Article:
20 January 2020
Brumadinho: the Expert Panl report on the failure of the Feijão tailings dam
In a few days time it will be the first anniversary of the failure of the Feijão tailings dam at Brumadinho in Brazil. Last month the official expert panel released its report on the disaster – there is a website dedicated to the findings, which includes the full report in English and all of the appendices.
As expected, the report finds that the failure occurred as a result of static liquefaction. The investigation has deduced that failure initiated close to the crest of the dam but very rapidly progressed through the entire structure, allowing a comparatively shallow failure to develop. This was then followed by a series of retrogressive failures that released the large volume of mine waste.
There is a particularly interesting aspect of the report that will cause deep concern for those responsible for such structures:-
“The failure is also unique in that it occurred with no apparent signs of distress prior to failure. High quality video from a drone flown over Dam I only seven days prior to the failure also showed no signs of distress. The dam was extensively monitored using a combination of survey monuments along the crest of the dam, inclinometers to measure internal deformations, ground-based radar to monitor surface deformations of the face of the dam, and piezometers to measure changes in internal water levels, among other instruments. None of these methods detected any significant deformations or changes prior to failure.”
That such a catastrophic failure can develop with no signs of distress, and no indication that stability was being compromised, is a great surprise. It implies that the failure was extremely brittle. The Expert Panel looked in detail at all of the monitoring data, and undertook a back analysis of historical InSAR data. They conclude that the dam was settling at rates of up to 30 mm per year (as illustrated schematically in the image below), but this was expected and could not be used to infer that stability was compromised.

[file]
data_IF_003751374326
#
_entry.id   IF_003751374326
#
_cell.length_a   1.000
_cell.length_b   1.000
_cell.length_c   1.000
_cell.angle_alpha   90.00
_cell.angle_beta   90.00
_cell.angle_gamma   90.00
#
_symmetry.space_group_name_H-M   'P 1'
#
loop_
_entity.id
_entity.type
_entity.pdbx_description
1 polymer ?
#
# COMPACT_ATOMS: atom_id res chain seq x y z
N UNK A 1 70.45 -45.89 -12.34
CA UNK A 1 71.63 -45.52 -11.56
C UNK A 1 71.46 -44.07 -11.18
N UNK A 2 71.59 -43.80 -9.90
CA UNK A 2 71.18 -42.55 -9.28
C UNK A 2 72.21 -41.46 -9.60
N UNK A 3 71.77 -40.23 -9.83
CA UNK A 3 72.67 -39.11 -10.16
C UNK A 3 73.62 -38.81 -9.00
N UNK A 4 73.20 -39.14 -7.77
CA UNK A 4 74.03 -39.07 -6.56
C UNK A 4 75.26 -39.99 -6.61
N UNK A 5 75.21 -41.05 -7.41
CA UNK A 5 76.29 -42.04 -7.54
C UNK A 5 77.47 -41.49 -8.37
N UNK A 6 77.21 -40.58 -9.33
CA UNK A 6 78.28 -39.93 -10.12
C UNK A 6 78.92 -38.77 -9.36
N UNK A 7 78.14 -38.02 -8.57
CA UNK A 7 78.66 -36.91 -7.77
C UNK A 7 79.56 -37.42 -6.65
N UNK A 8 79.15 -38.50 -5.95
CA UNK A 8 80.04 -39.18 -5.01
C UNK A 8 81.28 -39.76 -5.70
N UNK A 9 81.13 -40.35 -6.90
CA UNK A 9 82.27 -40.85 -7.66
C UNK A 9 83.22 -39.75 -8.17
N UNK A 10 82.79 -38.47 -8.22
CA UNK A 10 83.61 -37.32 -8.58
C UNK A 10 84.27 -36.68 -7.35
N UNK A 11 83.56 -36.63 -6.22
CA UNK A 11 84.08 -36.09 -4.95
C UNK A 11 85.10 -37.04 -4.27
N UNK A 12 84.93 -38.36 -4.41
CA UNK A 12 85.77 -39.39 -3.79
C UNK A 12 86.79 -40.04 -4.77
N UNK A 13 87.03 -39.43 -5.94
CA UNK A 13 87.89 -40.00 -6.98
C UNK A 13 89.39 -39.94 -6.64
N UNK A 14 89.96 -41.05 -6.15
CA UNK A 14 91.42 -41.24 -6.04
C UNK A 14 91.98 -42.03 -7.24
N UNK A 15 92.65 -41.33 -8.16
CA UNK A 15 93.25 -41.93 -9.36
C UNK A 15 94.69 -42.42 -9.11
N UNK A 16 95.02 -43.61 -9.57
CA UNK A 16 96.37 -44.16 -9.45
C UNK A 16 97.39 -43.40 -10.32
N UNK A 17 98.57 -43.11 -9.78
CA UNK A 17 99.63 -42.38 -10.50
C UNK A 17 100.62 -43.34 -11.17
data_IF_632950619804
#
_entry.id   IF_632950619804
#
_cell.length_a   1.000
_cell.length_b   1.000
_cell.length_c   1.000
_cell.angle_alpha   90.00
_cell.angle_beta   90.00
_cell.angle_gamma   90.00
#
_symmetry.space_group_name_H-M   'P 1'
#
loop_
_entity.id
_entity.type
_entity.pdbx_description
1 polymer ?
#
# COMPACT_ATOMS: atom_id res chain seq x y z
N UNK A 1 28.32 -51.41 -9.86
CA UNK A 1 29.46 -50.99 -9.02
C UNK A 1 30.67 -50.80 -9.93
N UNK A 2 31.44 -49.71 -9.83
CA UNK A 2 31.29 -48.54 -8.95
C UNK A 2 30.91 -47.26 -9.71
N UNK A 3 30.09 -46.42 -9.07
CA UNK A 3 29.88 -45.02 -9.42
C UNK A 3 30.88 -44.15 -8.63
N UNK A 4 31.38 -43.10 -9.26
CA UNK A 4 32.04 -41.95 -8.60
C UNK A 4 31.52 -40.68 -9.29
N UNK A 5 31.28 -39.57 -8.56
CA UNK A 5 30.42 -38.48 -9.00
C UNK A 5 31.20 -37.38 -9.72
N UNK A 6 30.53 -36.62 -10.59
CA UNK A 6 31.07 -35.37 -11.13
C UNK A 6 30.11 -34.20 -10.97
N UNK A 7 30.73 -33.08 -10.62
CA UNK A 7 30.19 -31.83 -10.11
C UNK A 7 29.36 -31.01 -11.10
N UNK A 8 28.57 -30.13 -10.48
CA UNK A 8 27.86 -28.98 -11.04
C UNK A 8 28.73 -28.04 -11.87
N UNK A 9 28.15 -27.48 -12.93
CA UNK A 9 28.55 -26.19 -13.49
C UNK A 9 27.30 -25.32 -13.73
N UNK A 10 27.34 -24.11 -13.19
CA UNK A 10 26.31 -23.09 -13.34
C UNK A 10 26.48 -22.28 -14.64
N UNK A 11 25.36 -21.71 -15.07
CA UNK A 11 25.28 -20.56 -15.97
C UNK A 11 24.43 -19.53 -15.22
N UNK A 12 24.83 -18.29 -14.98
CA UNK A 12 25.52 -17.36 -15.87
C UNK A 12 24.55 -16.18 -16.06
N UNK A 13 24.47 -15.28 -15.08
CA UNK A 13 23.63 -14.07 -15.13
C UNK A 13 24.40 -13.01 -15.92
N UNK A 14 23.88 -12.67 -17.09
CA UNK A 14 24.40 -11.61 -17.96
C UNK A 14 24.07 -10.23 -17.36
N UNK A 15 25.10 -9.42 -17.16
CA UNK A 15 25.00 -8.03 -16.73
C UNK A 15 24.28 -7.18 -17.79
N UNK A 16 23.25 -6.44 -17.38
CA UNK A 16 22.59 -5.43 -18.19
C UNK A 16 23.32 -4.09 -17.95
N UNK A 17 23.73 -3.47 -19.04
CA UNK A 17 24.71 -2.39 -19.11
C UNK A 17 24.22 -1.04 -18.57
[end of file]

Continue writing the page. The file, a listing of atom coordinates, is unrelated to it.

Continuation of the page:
In terms of the failure, the Expert Panel blames the upstream construction method deployed by Vale at Brumadinho. In particular, the Expert Panel is critical of the lack of effective drainage installed during the early phases of construction, which allowed very high pore water pressures to develop both during deposition (which meant that the tailings were loose) and then afterwards (which promoted failure). At the same time, the tailings contained a very high content of iron, which allowed them to become bonded, introducing the brittleness highlighted above. The upshot was that the dam was, in the words of the Expert Panel, “composed of mostly loose, saturated, heavy, and brittle tailings that had high shear stresses within the downstream slope, resulting in a marginally stable dam (i.e., close to failure in undrained conditions)”. In other words, Brumadinho was a disaster waiting to happen.
The final failure did not need a specific trigger – it was in essence progressive. Long term heavy rainfall had reduced suction forces whilst creep of the tailings caused strain to localise, which promoted creep rupture.
There are many lessons to learn from this failure, but absolutely critical will be the finding that failure could not have been anticipated through monitoring. This means that to understand the behaviour of the dam the local team needed a much more nuanced view of the properties of the tailings (and in particular their propensity to fail in a brittle manner) and the conditions within the dam. This is a critical lesson for the industry.